COVID-19 has dragged the world economy into a boxing match with unlimited rounds, danced around like Mohammad Ali and smashed it into pulp. An end is nowhere in sight.
In the last 3 months, the global manufacturing industry has shrunk to its lowest levels since the 2008 financial crisis. Airlines are expected to lose up to USD 314 billion in 2020 due to the pandemic; the shock could extend into 2021 as passengers avoid international travel. The automotive industry is bracing for low demands—sales forecasts suggest a drop of 12% in the number of units sold in 2020 compared to 2019.
The disruptions in production and consumption have culminated in an almighty fall of the oil markets. Notably, on 21 April, the West Texas Intermediate (the US price index for oil) crashed to negative prices. Crude oil flooded the market (no pun intended), storage space was scarce and exorbitantly priced, and oil sellers were paying buyers to take their crude oil.
This oil market crash could have a direct bearing on how countries recover their economies.
An unprecedented opportunity…
This near-complete halt in the global economy is an unprecedented opportunity to restart the system—almost from scratch—on a more environment-friendly, climate-resilient path. “Green Recovery” is the buzzword.
A key aspect of Green Recovery is a switch to renewable energy.
In its 2020 Global Renewables Outlook, the International Renewable Energy Agency (IRENA) has called for investments into flexible power grids, efficiency solutions, electric vehicle charging systems, energy storage, interconnected hydropower, green hydrogen and multiple other clean energy technologies.
The report claims that these investments would create jobs in energy efficiency, electric mobility, power grids and related sectors that would outweigh the potential job losses because of the transition to renewable energy. In the long-term, this transition would require USD 19 trillion in investments, but would bring returns between USD 50 trillion and USD 142 trillion.
But after the oil market crash…
…the cost of green recovery, and renewable energy in particular, will seem much more expensive.
Governments are under severe pressure to restore normalcy in the economy. With rising unemployment and increasing healthcare expenditure, governments are strapped for cash and may be unwilling to stimulate costlier recovery options. There are many countries (notably in the European Union) with the political will to generate green stimulus packages, but just as many countries that will look to kick-start their economies with the least expensive option: in this case, fossil fuels. It doesn’t help that businesses reeling from the economic downturn are urging governments to relax emission norms until growth is back on track.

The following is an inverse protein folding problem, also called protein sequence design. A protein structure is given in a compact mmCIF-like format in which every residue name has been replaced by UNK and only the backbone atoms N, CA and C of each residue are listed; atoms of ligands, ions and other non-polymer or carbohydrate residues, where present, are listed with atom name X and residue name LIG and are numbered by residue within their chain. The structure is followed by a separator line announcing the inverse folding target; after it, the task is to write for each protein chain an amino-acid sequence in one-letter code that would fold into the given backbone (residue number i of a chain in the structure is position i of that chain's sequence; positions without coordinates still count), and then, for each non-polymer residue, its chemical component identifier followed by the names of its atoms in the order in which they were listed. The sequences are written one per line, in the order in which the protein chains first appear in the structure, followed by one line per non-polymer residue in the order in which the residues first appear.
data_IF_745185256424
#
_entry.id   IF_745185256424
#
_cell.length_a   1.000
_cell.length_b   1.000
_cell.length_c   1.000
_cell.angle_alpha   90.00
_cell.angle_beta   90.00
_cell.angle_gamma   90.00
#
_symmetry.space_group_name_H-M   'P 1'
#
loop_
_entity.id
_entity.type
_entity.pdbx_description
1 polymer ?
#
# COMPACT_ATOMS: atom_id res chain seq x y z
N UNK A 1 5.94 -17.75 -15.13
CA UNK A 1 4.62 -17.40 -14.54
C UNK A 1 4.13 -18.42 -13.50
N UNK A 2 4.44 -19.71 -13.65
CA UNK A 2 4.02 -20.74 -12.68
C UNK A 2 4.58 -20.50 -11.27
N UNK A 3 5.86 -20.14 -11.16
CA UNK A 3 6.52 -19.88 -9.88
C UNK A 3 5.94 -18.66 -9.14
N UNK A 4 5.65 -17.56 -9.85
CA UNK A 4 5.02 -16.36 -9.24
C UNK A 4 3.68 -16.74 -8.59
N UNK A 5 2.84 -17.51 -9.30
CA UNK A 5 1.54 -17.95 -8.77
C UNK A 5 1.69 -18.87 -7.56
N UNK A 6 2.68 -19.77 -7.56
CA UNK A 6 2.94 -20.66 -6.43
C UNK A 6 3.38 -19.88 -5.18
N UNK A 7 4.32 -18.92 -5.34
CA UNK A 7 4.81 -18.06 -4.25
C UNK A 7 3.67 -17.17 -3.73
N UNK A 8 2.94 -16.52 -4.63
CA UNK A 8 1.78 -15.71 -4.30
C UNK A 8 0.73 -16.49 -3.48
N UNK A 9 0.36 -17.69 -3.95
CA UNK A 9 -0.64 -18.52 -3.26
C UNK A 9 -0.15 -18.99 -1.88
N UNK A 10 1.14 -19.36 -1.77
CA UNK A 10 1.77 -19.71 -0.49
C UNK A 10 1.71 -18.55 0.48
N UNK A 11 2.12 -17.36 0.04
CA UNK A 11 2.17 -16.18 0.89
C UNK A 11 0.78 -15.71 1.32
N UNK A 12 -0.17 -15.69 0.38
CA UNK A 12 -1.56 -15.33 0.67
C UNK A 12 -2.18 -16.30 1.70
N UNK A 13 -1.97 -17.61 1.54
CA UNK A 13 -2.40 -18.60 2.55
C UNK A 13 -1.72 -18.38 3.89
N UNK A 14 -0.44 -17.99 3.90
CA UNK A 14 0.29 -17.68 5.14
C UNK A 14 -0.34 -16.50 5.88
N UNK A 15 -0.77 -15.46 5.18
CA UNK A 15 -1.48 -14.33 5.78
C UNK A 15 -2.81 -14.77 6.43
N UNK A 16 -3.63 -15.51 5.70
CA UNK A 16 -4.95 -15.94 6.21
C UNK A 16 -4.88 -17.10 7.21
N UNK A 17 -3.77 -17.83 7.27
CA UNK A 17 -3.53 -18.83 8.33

This has happened before. After the 2008 financial crisis, global emissions fell by 1.4% in 2009. But in restarting the economy, emissions from fossil fuel combustion and cement production grew 5.9% in 2010.
Countries are also wary of China now…
China is being blamed for the spread of the pandemic. Markets are wary of Chinese exports. Companies that suffered when China shut down are looking to de-risk investments by diversifying out of the country. This stigma could also negatively impact the renewable energy transition, as China is the global leader in this sector. For example, China makes over 60% of the world’s solar panels and exports a significant share of this production.
It will take some time before countries develop the technology to manufacture renewable energy paraphernalia at competitive costs within their countries. In between, fossil fuels become an attractive option.
What about the long-term?
The long-term seems less bleak. The climate crisis is not getting any better and organizations like the United Nations are constantly reminding us of this. The long-term global goal should be to a carbon-neutral future. That means less fossil fuel use (we cannot avoid it completely, of course).
Economically, the volatility of oil markets has been spectacularly displayed over the last week. Investors may want to diversify into renewable sources of energy to avoid such rude shocks in the future. Also, once the oil market recovers, prices will rise and make renewables more competitive again.
We can be cautiously optimistic about the long-term and anticipate the worst in the short-term for the renewable energy sector.
Co-authored by Sreeram Sridhar.
Image credits: Photos by Pixabay on Pexels (https://www.pexels.com/photo/black-and-silver-solar-panels-159397/ and https://www.pexels.com/photo/gray-industrial-machine-during-golden-hour-162568/)